Feds Leave Interest Rates

The Federal Reserve this afternoon once again decided to leave interest rates unchanged but warned that its No. 1 short-term concern is inflation, an indicator that the central bank might be likely to raise rates in the coming months.

As it wrapped up a two-day meeting, the Fed said in a statement that its "predominant policy concern remains the risk that inflation will fail to moderate as expected."

However, the bank did make it clear that it still believes that inflationary pressures will "moderate over time," a phrase taken from its last statement in January.

Recent problems uncovered with the subprime lending market have led the Fed to change its statement on the housing market from "some tentative signs of stabilization" in January to today's comment that a sector adjustment is "ongoing."

"Nevertheless, the economy seems likely to continue to expand at a moderate pace over coming quarters," the central bank said.

As a result, at this point, most people can except to see little -- if any -- interest rate changes in savings accounts, credit cards or mortgages.

The Federal Open Markets Committee meets eight times a year to set the key interest rate banks charge one another for overnight loans, known as the federal funds rate.

The Fed governors use the rate as a way to try to keep the economy balanced -- and growing at a sustainable pace -- while keeping prices from going up too fast. Several economists said that -- at this point -- it is too risky for the Fed to raise or even lower the rate.

Robert A. Brusca, who runs his own economic consulting firm, Fact and Opinion Economics, said growth is relatively flat while inflation is above the bank's comfort zone and getting further out of that zone.

"Why make a decision that could go in the wrong direction?" Brusca said. "It makes more sense to wait it out."

Today's vote by the central bank leaves the Fed rate at 5.25 percent -- the sixth straight meeting with no change. The benchmark rate was last changed on June 29 -- the final of 17 consecutive quarter-point hikes. The Fed plans to meet next on May 9.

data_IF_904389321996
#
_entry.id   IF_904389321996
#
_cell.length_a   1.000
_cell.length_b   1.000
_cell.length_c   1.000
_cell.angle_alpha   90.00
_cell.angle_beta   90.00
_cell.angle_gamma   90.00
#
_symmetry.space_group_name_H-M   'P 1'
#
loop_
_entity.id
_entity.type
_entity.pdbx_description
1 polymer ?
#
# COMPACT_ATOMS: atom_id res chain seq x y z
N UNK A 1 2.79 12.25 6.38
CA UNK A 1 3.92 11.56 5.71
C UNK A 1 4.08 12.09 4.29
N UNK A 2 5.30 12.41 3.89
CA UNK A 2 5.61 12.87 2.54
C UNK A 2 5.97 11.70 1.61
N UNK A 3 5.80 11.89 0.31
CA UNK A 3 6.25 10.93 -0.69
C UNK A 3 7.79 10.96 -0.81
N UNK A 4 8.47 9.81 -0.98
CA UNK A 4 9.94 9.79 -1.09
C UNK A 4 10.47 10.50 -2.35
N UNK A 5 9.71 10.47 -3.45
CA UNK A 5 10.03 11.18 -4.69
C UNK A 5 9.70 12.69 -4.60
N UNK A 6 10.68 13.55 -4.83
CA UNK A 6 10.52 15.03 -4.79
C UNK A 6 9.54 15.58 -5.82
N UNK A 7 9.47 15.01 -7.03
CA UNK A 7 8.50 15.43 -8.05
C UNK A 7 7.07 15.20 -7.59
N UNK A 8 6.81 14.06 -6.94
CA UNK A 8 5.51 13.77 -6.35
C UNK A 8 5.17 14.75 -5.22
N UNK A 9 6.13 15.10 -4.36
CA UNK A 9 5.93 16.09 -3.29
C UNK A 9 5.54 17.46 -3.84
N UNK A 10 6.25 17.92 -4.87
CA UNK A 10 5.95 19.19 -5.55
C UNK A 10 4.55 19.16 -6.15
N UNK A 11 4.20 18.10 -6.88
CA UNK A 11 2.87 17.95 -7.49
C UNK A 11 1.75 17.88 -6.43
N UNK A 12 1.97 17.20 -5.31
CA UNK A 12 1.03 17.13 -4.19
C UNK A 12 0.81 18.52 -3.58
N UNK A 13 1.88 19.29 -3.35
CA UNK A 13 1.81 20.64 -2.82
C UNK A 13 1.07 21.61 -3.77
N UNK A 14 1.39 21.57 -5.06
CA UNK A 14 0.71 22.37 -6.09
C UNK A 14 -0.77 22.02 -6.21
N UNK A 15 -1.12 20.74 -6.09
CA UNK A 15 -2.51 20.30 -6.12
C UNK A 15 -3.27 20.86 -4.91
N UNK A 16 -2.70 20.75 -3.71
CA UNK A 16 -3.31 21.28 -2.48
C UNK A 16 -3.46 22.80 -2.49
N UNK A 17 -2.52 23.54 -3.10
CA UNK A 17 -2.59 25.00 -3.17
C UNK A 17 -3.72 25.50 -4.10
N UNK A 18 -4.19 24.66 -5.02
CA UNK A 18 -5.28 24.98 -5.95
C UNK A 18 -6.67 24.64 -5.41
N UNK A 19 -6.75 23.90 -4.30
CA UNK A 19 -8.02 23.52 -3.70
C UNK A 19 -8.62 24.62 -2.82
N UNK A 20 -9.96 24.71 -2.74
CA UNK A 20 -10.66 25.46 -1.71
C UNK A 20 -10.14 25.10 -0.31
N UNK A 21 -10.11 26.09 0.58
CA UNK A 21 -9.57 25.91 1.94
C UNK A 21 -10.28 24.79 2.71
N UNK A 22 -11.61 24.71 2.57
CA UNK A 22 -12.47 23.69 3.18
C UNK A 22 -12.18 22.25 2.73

"Inflation is staying stubbornly high, at least higher than the Fed is comfortable with," said Joel Naroff, chief economist for Commerce Bank and president of Naroff Economic Advisors. "That is the key reason at this point" for Fed not to lower rates.

Prices have risen 2.4 percent over last year, according to the latest Consumer Price Index figures, a common measure of inflation.

In the last seven weeks alone, gasoline prices have spiked 41 cents a gallon. An ABC News/Washington Post consumer confidence survey this week matched its biggest one-week drop in its two-decade history, and gas prices are considered the likely cause.

The survey also found that 49 percent of respondents now say they believe the national economy is getting worse, up from 41 percent last month and 34 percent in January.

Home buyers, credit card holders and the rest of the general public do not borrow at the rate set by the Fed, but their rates climb and fall with the central bank's decisions.

Doug Duncan, chief economist with the Mortgage Bankers Association, said that the Fed's concerns about the economy could possibly lead to a lowering of long-term mortgage rates.

"Although they're pretty low at the present," he added.

Duncan said his organization is not predicting any change by the Fed until mid-2008.

Brusca said that the vast majority of existing homeowners could care less about the prime rate. "If you have a fixed mortgage, none of this is concern to you," he said. "If you're fixed, you're fixed."

However, for those who do have variable rate mortgages, Brusca said, they are likely to see problems regardless of the central bank's action. People coming off the "teaser rates," he said, are going to be paying higher rates no matter what.

Naroff said this is not good news for the housing industry but noted that the central bank's role is much larger. It has to worry about inflation and other macro issues.

By holding the rate steady, he said, the bank is keeping long-term rates and mortgages down and gaining credibility on its desire to fight inflation.

"It's not the Fed's job -- unless the housing market is really collapsing -- to bail out bad decisions on the part of mortgage lenders," he said. "They have to take in the big picture."